Fire bedevils Holy Name roof
The Chicago cathedral's roof deicing system could be the culprit; the city and archdiocese will issue a report on the official cause upon completion of the investigation.
In early February, parishioners at a historical Chicago Catholic church were forced out into the cold by a fire—and the roof deicing system could be the culprit.
According to a Chicago Tribune report , crews had worked on the Holy Name Cathedral’s roof ice buildup prevention system days before the Feb. 4 blaze struck in the early morning hours. The system, which consists of a warming cable installed along the north and south sides of the cathedral roof, had been malfunctioning, leaving the roof covered with ice. The archdiocese directed the roofing company contracted to maintain the roof to repair the system.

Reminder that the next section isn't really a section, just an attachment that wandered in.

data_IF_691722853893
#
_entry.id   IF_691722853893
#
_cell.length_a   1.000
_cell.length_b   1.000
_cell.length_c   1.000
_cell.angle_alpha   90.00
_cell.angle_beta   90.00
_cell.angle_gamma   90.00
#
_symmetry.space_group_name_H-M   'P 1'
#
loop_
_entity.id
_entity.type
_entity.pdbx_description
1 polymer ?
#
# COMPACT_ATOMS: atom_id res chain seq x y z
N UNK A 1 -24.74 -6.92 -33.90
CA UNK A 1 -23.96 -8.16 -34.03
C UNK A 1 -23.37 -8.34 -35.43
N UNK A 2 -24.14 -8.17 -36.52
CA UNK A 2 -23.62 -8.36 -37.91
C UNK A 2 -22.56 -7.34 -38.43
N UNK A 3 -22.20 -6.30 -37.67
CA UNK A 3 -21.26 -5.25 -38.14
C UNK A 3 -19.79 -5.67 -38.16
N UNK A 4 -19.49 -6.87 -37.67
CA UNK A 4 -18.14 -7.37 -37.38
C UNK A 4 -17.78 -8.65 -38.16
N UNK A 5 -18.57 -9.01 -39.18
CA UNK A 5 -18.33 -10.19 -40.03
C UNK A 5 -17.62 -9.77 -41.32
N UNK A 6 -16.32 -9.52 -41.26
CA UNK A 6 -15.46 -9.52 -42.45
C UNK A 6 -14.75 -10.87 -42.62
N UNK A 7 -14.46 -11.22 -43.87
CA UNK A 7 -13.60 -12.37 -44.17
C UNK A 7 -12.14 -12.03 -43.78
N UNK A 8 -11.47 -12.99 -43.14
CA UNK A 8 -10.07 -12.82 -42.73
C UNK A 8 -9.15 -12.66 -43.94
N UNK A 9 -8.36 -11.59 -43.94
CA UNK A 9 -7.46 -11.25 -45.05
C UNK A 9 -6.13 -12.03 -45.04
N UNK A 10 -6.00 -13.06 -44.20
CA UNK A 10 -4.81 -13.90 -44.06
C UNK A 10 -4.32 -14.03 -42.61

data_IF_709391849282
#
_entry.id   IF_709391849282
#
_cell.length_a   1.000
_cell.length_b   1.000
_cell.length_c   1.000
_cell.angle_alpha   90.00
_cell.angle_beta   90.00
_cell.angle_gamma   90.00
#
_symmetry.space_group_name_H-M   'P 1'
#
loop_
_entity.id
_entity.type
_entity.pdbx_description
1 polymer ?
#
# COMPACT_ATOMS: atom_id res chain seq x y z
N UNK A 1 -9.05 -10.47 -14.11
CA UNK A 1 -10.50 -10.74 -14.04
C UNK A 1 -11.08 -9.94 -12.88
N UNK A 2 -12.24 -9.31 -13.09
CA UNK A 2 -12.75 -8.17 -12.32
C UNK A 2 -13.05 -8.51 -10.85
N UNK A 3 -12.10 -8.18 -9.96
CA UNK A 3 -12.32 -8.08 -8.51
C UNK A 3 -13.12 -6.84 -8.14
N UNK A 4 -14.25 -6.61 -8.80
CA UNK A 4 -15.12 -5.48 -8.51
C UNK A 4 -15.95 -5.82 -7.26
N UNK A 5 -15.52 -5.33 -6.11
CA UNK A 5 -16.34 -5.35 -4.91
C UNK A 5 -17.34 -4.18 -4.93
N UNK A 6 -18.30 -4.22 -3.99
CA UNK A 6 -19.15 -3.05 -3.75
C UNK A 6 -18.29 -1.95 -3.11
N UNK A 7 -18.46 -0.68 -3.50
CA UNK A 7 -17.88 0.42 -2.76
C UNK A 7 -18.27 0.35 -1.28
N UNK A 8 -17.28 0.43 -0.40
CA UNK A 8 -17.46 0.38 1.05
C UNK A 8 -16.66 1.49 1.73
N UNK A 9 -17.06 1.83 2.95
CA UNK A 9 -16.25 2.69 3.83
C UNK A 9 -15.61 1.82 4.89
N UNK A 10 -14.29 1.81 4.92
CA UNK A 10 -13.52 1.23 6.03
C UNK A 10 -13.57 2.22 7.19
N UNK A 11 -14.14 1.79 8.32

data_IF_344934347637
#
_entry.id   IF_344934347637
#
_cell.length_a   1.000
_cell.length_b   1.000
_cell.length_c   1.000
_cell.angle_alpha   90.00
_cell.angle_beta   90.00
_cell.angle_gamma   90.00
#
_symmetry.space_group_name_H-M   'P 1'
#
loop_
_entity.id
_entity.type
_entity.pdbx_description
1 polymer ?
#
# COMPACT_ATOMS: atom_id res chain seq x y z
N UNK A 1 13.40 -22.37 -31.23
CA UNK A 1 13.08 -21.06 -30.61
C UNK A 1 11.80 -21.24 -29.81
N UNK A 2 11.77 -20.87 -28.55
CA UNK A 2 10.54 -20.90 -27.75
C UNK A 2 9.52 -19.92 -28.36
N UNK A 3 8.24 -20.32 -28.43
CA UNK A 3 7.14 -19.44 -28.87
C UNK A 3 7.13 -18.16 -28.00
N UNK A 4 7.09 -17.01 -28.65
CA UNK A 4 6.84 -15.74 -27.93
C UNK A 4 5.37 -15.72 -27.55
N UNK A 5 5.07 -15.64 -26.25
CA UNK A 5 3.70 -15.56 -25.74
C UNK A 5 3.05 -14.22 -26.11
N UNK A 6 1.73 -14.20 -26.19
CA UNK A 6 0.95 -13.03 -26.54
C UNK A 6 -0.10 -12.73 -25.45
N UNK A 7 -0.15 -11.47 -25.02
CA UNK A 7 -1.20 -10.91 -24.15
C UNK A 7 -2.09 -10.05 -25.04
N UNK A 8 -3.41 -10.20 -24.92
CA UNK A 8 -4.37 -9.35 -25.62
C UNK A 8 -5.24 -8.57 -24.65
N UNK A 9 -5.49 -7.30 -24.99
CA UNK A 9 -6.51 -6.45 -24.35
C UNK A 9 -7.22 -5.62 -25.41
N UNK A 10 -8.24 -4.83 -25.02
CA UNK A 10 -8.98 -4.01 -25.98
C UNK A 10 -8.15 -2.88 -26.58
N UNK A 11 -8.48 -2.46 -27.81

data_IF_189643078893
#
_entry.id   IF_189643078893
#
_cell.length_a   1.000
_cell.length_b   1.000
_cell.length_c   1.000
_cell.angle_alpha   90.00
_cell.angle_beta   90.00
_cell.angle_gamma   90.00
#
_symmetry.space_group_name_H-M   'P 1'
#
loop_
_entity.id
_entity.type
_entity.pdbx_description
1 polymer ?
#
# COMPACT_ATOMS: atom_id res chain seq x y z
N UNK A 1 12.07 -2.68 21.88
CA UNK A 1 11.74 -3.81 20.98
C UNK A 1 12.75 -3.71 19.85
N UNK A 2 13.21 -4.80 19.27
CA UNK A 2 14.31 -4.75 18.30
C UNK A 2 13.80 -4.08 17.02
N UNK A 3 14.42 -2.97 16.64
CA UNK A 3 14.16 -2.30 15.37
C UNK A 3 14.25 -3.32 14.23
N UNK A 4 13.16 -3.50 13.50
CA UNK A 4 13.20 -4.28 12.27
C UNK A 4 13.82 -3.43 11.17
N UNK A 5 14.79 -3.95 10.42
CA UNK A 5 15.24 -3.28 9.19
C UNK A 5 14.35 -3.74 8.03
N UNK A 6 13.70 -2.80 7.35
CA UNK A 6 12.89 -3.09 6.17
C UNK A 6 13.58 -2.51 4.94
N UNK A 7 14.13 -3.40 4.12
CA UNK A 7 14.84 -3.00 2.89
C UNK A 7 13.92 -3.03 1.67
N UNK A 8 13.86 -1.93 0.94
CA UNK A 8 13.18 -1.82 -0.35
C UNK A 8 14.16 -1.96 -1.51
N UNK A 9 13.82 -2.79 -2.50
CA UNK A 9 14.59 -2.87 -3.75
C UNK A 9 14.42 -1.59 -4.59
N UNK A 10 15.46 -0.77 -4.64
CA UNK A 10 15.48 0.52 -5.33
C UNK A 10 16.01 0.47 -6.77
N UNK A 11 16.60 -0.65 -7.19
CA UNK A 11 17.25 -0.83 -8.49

The Chicago Fire Dept. and the Bureau of Alcohol, Tobacco, Firearms, and Explosives are inspecting the roof in order to determine the official cause. Fire Dept. spokesperson Larry Langford said that an electrical engineer will examine the deicing system closely to determine whether it may have overheated or malfunctioned.
While investigators and repair crews work, masses have been relocated to the basement of the adjacent parish center. Because insurance may not cover the cost of repairing the damages, the archdiocese is holding a fundraising dinner on March 30.
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